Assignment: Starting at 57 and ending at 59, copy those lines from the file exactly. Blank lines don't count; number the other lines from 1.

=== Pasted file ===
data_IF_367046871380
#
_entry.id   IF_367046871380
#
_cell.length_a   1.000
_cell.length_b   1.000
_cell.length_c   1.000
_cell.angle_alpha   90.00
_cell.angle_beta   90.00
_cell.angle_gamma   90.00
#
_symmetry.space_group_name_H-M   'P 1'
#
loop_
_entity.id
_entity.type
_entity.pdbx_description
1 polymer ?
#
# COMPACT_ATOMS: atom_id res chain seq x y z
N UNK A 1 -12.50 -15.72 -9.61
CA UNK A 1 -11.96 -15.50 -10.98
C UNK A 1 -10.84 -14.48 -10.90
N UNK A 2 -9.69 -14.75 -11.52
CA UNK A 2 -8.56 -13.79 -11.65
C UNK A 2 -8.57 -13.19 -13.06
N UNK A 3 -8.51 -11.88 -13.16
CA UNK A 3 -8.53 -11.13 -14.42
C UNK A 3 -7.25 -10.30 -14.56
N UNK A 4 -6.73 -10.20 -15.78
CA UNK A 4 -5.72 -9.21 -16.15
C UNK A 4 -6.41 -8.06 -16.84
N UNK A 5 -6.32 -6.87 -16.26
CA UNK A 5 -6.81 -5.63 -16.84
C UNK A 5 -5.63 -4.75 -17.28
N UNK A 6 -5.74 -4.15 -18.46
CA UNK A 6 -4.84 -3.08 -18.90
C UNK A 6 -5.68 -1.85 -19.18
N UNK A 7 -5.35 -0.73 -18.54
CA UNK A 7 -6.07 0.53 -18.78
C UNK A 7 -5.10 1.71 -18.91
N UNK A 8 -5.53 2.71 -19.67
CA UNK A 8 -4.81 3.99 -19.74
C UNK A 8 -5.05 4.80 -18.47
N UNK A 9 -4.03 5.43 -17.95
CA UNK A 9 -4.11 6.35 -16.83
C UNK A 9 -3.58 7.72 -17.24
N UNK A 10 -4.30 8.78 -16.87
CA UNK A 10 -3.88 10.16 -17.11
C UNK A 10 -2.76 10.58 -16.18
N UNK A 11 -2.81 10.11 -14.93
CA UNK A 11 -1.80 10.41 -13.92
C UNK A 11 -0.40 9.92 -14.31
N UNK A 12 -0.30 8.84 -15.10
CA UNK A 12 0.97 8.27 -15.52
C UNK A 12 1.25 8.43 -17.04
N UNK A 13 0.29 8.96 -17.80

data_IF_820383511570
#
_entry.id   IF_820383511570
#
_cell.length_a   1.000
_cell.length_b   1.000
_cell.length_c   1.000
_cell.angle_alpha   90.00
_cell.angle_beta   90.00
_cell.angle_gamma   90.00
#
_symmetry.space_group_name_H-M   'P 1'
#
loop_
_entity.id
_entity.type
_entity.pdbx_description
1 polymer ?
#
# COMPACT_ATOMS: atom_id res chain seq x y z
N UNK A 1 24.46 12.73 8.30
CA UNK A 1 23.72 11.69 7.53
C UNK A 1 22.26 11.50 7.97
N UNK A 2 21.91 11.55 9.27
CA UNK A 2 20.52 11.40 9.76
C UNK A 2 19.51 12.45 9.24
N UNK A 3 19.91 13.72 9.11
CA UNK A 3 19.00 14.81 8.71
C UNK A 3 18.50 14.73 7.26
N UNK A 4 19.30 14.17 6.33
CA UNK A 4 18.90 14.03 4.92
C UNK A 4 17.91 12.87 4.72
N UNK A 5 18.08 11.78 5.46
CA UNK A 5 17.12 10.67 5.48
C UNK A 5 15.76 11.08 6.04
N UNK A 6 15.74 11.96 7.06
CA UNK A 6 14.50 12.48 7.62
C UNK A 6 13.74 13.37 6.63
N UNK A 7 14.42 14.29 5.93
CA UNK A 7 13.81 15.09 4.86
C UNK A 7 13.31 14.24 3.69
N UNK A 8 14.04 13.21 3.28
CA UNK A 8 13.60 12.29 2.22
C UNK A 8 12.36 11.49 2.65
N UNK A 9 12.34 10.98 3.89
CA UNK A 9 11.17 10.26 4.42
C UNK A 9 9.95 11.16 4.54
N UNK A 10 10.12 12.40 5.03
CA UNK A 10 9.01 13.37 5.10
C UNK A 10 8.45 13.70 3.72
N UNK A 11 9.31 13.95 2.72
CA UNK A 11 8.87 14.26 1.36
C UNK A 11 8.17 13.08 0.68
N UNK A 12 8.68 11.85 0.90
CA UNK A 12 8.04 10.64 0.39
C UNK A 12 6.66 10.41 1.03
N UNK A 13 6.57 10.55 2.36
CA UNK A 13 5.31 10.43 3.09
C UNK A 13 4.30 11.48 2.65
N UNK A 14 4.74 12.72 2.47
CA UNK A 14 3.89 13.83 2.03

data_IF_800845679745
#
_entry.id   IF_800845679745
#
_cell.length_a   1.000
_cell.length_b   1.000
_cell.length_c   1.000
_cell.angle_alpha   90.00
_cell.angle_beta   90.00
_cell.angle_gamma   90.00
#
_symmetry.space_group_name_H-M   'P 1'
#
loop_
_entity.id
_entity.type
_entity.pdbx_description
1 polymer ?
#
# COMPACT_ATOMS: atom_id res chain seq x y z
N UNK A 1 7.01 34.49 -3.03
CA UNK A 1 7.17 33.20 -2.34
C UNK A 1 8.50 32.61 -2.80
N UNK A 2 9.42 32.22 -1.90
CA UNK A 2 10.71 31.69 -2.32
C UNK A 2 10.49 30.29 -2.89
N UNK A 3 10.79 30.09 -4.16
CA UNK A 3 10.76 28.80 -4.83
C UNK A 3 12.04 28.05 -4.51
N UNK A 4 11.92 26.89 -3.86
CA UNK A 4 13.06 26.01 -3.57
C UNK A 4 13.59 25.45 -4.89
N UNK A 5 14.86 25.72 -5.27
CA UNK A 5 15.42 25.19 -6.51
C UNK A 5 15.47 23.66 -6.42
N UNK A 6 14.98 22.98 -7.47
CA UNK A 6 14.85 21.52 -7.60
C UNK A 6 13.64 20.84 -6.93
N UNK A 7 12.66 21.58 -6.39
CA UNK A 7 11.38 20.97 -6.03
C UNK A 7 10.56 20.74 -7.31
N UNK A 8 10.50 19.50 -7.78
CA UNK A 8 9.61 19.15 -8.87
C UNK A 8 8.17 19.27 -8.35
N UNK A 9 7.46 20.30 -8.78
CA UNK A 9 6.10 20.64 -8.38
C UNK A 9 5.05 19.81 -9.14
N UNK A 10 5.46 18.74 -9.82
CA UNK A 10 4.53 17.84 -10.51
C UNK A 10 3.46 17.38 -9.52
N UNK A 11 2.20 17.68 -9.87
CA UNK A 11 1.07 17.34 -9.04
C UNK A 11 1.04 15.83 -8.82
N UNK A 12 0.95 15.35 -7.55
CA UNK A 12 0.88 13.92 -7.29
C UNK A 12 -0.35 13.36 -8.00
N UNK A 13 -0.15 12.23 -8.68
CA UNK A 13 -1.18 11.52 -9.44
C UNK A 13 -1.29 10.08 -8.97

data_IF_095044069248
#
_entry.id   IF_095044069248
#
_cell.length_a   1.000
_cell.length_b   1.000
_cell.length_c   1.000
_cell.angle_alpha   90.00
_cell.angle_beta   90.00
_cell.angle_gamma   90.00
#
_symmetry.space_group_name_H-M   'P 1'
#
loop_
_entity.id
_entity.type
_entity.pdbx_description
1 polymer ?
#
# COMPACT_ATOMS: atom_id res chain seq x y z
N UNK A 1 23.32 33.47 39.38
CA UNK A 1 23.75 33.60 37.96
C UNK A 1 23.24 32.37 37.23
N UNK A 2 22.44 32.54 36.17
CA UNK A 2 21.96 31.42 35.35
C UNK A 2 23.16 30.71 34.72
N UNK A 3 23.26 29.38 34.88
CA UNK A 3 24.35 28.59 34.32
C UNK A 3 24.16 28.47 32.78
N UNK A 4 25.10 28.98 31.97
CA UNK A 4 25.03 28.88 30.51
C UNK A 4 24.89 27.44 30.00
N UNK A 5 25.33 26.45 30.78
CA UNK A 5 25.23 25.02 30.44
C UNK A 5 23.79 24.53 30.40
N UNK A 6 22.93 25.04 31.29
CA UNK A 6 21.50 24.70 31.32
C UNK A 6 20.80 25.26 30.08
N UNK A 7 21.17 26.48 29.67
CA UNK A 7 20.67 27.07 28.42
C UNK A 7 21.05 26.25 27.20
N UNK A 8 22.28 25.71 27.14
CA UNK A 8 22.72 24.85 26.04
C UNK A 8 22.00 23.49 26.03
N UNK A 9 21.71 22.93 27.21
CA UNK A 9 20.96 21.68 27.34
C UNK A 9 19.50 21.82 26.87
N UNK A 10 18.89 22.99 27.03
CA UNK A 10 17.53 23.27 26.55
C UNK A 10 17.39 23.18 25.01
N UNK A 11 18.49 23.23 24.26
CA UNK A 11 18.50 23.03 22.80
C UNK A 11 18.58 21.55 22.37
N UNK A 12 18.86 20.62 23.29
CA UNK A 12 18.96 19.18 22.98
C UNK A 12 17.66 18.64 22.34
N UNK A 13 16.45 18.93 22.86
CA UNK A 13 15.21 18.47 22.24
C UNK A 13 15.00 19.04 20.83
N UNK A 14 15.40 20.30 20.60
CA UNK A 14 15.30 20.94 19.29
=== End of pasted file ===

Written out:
N UNK A 13 0.29 8.96 -17.80

data_IF_820383511570
#